Main Content
International Criminal Justice: From Punitive to Restorative
International Criminal Justice: From Punitive to Restorative (2015)
International Engagement & Building Peace

Each year the Unitarian Universalist United Nations Office (UU-UNO) hosts our Spring Seminar. Our 2015 theme was International Criminal Justice: From Punitive to Restorative.

Throughout the seminar participants met in collaboration groups to discuss and process the informational panels and activities. At the end of the conference, each collaboration group submitted a statement which contributed to our annual Spring Seminar Statement. Below is our collective statement from 2015.

Unitarian Universalist United Nations Office

2015 Intergenerational Spring Seminar Statement

International Criminal Justice: From Punitive to Restorative

Whereas:

Unitarian Universalism is a faith that champions compassion and justice in human relations, principles which many judicial systems do not uphold for all people, especially those in marginalized groups,

Unitarian Universalists affirm the inherent worth and dignity of all people and recognize that there are negative stereotypes surrounding incarcerated and formerly incarcerated people,

Everyone is entitled to due process under the United Nations Universal Declaration of Human Rights, yet many people are convicted of crimes without sufficient evidence,

People should be defined by their humanity, and not by a single bad choice made in their worst moment,

Each human being’s inherent capacity for good and positive growth is not acknowledged in the current punishment paradigm,

Racial bias is rampant in criminal justice systems around the world, and prison systems stunt growth and change,

Solitary confinement is an inhumane punishment and form of torture that removes an individual from the interconnected web of life,

There is no evidence that the death penalty deters violent crime,

The rate of recidivism is higher for incarcerated people who do not receive education in prison than for those who do,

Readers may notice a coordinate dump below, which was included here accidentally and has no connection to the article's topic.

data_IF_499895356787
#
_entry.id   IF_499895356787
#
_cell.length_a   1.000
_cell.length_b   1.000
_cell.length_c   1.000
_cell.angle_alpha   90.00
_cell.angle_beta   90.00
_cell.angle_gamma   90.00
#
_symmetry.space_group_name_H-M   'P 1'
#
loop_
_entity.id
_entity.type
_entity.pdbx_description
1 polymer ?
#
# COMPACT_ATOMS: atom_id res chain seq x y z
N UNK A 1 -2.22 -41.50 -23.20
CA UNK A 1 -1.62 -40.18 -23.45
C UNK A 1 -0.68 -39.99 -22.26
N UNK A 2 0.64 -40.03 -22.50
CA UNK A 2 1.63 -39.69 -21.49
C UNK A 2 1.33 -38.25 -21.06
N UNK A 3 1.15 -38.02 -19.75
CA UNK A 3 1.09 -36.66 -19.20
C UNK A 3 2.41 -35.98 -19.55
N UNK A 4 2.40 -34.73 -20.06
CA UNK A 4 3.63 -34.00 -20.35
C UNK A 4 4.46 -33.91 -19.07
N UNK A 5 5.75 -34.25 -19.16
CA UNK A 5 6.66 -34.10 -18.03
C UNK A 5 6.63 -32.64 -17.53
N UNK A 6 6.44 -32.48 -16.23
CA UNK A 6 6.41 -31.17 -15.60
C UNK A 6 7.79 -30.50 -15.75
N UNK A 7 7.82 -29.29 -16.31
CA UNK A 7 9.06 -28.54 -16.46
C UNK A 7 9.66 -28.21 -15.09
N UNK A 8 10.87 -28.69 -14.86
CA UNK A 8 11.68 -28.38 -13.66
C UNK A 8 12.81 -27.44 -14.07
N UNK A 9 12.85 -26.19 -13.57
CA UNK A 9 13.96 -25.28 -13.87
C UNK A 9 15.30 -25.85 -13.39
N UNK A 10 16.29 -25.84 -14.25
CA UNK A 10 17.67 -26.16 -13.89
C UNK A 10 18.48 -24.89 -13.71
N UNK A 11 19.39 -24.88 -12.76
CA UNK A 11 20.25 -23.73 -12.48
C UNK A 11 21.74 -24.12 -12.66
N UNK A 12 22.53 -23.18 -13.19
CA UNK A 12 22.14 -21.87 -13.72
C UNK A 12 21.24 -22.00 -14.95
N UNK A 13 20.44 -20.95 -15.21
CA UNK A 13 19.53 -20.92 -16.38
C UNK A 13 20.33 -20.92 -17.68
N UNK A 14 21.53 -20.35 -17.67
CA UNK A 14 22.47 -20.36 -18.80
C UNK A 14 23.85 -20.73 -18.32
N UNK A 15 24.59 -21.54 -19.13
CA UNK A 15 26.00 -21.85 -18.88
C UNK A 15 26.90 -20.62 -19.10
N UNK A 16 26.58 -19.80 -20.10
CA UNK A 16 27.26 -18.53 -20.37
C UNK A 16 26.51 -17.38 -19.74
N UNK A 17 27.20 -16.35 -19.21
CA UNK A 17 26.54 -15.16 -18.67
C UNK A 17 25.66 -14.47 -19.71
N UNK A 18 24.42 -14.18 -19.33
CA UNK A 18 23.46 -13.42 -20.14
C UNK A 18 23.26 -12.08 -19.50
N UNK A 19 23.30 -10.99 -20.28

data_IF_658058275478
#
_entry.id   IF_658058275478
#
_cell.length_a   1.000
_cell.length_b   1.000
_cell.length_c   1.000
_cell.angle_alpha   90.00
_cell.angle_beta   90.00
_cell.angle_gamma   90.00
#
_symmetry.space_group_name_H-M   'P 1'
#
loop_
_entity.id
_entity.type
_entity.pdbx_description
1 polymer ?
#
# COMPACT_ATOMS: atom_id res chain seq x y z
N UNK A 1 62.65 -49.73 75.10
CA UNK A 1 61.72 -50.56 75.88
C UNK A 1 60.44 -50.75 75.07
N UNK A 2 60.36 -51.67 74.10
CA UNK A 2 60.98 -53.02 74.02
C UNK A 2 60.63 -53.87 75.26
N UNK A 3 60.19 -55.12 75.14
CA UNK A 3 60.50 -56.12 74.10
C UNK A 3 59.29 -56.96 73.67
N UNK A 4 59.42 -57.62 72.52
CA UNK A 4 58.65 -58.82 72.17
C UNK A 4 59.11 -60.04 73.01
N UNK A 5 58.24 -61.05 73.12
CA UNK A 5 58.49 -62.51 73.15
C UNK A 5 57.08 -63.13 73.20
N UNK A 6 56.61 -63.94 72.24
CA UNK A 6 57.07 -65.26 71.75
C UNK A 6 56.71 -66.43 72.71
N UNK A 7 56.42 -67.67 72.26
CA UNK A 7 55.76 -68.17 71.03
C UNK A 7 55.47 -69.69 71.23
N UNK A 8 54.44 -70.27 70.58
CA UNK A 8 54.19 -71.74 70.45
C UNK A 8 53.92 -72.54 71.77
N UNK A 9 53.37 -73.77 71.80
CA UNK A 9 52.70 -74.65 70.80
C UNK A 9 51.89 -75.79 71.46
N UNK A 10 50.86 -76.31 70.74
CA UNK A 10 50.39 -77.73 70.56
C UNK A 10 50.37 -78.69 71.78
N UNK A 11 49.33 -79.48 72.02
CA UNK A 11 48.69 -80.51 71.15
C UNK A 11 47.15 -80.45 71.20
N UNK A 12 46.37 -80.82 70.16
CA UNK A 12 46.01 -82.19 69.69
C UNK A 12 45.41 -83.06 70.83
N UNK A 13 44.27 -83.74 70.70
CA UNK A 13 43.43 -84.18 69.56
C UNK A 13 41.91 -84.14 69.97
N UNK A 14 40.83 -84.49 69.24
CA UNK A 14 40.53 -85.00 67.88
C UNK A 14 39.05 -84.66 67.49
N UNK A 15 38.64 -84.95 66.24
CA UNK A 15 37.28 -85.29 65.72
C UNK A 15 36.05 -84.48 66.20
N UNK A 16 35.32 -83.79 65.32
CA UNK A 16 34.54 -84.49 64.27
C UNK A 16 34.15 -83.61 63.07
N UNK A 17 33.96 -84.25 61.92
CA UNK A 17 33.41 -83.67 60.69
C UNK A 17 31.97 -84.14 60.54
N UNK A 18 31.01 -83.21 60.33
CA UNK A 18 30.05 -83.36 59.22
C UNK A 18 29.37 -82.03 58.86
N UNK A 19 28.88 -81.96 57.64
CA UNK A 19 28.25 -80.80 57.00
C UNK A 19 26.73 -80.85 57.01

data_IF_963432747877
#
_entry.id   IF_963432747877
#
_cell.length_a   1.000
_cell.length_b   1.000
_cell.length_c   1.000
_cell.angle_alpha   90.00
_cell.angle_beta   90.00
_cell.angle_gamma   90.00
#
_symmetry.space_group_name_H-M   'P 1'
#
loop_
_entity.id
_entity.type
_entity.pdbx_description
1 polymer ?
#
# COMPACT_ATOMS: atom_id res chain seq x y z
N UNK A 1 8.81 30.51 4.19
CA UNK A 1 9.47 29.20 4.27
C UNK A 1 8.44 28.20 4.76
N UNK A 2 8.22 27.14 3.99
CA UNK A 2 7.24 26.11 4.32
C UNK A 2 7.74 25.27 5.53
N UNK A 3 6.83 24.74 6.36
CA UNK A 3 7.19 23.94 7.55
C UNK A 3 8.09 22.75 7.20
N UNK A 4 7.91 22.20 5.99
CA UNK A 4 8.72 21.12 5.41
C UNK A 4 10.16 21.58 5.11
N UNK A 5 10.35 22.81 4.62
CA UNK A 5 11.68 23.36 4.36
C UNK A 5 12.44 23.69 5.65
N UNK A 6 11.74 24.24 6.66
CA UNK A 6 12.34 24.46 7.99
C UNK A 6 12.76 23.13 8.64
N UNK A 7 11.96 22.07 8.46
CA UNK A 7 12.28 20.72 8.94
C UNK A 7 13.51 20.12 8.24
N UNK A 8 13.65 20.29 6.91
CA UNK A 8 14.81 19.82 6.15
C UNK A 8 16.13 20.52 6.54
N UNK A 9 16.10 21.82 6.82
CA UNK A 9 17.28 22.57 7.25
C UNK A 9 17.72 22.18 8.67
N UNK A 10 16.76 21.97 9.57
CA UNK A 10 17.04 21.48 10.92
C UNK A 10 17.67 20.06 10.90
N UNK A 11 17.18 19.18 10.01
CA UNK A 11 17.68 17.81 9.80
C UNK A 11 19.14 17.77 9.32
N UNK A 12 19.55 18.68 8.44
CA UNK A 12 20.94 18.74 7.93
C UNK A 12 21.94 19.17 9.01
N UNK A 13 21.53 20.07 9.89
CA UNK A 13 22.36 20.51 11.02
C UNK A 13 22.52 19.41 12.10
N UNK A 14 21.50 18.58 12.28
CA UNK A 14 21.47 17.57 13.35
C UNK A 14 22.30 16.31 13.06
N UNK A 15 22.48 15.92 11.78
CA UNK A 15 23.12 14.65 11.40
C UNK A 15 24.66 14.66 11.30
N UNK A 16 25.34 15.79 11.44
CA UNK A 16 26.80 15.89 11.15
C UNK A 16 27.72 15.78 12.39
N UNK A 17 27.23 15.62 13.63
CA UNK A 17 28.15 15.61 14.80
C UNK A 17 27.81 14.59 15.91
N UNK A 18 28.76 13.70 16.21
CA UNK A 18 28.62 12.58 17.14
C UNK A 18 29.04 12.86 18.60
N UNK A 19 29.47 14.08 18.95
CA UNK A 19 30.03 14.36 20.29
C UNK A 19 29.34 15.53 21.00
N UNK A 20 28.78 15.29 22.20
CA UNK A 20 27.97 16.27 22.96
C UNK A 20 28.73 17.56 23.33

Human trafficking is illegal everywhere, but practiced in all countries, affecting people of all classes, nationalities, ethnicities, races, and genders,

Ignorance of human trafficking in our own communities helps perpetuate the system,

All sides of a story need to be considered with an open mind, rather than passing automatic judgment on others,

Unitarian Universalists believe in the goal of world community with peace, liberty and justice for all,

We Therefore Resolve To:

Acknowledge the humanity of those incarcerated.

Educate our peers and congregations, raise awareness, and demand comprehensive reform of prison conditions.

Create and implement measures to promote rehabilitation not punishment.

Combat the rise of for-profit prisons that thrive on disproportionate sentencing.

Work to establish a system where inmates have the right to equal education and the ability to access it.

Advocate for elimination of solitary confinement as a means of punishment.

Dedicate ourselves to ending the death penalty.

Stand in solidarity with former convicts, and help create a supportive environment for their rehabilitation and new life.

Work to increase the self-esteem and self-worth of incarcerated people upon their integration back into society.

Focus on community building as an advocacy and crime prevention tool.

Educate local and global societies about the threat and signs of human trafficking, as a means of prevention.

Engage our Unitarian Universalist congregations with the United Nations in support for more just and humane criminal justice systems throughout the world.

Affirmed by the participants of the Unitarian Universalist United Nations Office Intergenerational Spring Seminar, New York City, 11 April, 2015.

Related Content

Like, Share, Print, or Explore

For more information contact unitednations@uua.org.